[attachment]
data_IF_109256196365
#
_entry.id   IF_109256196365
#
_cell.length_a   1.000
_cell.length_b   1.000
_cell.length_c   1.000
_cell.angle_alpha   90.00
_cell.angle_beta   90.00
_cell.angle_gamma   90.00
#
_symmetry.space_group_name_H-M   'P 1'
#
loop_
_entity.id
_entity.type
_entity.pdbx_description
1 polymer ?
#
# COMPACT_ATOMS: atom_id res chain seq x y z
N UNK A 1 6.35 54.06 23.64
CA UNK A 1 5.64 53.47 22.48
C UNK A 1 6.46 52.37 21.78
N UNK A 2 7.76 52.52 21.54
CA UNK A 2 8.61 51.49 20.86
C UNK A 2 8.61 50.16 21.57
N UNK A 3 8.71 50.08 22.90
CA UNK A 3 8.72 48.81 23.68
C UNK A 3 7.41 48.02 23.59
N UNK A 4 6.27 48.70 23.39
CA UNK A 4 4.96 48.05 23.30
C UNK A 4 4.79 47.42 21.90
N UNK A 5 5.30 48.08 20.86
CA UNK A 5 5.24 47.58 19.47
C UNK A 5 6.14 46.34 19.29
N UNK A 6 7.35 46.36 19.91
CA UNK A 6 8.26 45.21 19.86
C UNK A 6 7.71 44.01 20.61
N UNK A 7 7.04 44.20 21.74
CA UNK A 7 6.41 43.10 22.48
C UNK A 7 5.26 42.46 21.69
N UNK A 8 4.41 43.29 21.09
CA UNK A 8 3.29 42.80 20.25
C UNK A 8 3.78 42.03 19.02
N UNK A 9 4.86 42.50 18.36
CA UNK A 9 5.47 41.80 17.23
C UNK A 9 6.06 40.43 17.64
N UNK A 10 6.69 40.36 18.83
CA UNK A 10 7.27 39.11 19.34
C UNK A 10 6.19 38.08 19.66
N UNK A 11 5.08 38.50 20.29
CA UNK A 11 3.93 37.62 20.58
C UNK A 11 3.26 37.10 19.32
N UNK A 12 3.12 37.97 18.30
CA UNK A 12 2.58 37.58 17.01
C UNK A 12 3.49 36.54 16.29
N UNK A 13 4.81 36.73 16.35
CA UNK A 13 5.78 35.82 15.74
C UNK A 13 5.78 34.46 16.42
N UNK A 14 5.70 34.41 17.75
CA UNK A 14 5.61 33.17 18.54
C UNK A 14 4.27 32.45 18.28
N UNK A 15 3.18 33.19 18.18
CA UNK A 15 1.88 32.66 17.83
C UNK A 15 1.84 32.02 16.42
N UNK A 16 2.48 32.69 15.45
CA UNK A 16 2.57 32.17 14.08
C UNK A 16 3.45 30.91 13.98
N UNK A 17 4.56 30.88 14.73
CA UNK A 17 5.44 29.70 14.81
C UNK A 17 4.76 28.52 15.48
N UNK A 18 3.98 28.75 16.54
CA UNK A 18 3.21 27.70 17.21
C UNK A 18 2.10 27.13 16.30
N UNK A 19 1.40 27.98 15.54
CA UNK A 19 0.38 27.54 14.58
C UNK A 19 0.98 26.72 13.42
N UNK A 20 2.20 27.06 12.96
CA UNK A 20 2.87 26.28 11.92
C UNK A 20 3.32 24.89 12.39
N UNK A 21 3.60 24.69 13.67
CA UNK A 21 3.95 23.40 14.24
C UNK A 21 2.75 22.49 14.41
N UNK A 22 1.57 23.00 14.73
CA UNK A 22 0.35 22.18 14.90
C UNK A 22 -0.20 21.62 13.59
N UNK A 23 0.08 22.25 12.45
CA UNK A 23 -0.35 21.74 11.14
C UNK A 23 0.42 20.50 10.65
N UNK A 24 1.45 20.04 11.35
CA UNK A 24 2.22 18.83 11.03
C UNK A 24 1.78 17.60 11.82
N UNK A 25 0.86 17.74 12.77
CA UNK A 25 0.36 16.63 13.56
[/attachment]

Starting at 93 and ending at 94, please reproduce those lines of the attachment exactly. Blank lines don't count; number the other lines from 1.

N UNK A 25 0.86 17.74 12.77
CA UNK A 25 0.36 16.63 13.56